Night of the Lepus


Action / Horror / Sci-Fi / Thriller

Plot summary

Uploaded by: FREEMAN

Top cast

Janet Leigh Photo
Janet Leigh as Gerry Bennett
Rory Calhoun Photo
Rory Calhoun as Cole Hillman
DeForest Kelley Photo
DeForest Kelley as Elgin Clark
Stuart Whitman Photo
Stuart Whitman as Roy Bennett
720p.BLU 1080p.BLU
743.84 MB
English 2.0
23.976 fps
1 hr 28 min
P/S 0 / 2
1.41 GB
English 2.0
23.976 fps
1 hr 28 min
P/S 1 / 2

Movie Reviews

Reviewed by MartinHafer2 / 10

Blood-Crazed Bunnies--need I say more?!

The film begins with stock footage of rabbit invasions in Australia and elsewhere--then the scene switches to Arizona where a rancher has a huge epidemic of bunnies devouring his land. He asks his friend, DeForrest Kelley if he knows of someone who can get rid of the rabbits without poison and Kelley finds a weirdo professor (Stuart Whitman) to help him using "science". All appears to be going well until Whitman's stupid child switches rabbits in a cage (replacing the rabbit injected with Chemical X with a normal one). Why this stupid child did this is 100% uncertain--no child would do this and no parent would inject a bunny with a strange unknown chemical and leave their kid alone with it! And, naturally, no child would take this injected rabbit outside and then let it go--but of course, in this dumb movie that's exactly what she did. Naturally, this one super rabbit grows to astronomical proportions and makes other bunnies that way overnight! They didn't even wait a couple months to indicate that the injected rabbit bred and created more big bunnies--perhaps he/she bit the other rabbits and made them big. I assume this biting IS the case, as all the big rabbits then went from sweet vegetarians to blood-thirsty man-killers!!! There's nothing scarier than a 300 pound bunny on the prowl for blood!!!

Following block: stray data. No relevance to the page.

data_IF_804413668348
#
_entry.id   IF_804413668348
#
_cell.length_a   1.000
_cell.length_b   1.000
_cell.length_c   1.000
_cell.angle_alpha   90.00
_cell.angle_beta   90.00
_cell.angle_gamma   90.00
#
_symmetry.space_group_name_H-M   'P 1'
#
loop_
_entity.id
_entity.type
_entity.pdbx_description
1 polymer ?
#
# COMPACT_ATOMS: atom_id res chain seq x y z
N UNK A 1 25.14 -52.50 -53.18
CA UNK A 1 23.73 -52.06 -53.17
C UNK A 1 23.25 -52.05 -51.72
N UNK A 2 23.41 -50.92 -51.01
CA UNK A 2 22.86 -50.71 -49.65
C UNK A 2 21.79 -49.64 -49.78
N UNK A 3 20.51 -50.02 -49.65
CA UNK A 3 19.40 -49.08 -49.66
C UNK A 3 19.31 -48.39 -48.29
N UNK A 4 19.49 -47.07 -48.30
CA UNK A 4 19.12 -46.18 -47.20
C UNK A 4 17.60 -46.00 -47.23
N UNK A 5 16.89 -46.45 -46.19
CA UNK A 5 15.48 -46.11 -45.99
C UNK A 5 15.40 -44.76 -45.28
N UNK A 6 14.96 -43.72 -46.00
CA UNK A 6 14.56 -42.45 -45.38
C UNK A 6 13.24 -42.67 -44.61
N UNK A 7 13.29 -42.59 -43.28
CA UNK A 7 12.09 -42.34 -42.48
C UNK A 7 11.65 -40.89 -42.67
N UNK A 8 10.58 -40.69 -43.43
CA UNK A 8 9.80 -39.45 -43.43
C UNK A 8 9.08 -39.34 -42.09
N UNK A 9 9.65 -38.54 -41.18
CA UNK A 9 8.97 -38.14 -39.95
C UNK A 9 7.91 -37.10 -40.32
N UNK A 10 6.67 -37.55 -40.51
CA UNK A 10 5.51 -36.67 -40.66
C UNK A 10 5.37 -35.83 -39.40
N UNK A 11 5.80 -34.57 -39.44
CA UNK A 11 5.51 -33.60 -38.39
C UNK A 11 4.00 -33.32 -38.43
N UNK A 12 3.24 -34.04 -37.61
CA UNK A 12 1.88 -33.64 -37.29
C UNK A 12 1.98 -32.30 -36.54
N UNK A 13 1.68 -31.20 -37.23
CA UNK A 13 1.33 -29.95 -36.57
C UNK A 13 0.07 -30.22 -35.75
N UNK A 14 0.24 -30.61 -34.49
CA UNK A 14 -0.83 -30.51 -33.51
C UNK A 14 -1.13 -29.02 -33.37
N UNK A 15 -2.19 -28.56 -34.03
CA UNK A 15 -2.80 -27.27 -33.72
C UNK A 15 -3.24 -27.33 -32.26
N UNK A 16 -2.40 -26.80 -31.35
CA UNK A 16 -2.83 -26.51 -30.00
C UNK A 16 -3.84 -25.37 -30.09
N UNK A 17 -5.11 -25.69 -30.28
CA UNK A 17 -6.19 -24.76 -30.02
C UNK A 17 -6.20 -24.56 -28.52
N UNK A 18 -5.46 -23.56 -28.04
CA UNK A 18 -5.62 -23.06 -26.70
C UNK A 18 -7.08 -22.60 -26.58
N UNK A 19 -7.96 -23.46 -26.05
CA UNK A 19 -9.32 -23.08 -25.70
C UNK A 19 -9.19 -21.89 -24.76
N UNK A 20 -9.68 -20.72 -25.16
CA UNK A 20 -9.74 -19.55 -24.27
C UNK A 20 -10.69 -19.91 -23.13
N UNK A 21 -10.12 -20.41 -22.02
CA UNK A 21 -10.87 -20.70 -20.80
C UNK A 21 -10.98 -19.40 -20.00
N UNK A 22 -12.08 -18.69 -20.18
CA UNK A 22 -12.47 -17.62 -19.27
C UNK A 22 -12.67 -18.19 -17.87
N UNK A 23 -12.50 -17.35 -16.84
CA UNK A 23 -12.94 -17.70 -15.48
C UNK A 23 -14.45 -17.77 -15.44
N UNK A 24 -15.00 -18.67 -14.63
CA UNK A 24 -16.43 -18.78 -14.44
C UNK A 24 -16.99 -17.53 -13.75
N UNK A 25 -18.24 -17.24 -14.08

Aside from MONTY PYTHON AND THE HOLY GRAIL, I can't think of another movie audacious enough to have killer bunnies! I mean, even if they are BIG, they are still only bunnies! But, when writers who used a little too much LSD or who forgot to take their medication came up with the insane idea to make a horror film, you'd still think some boss at the studio would tell them the idea stank!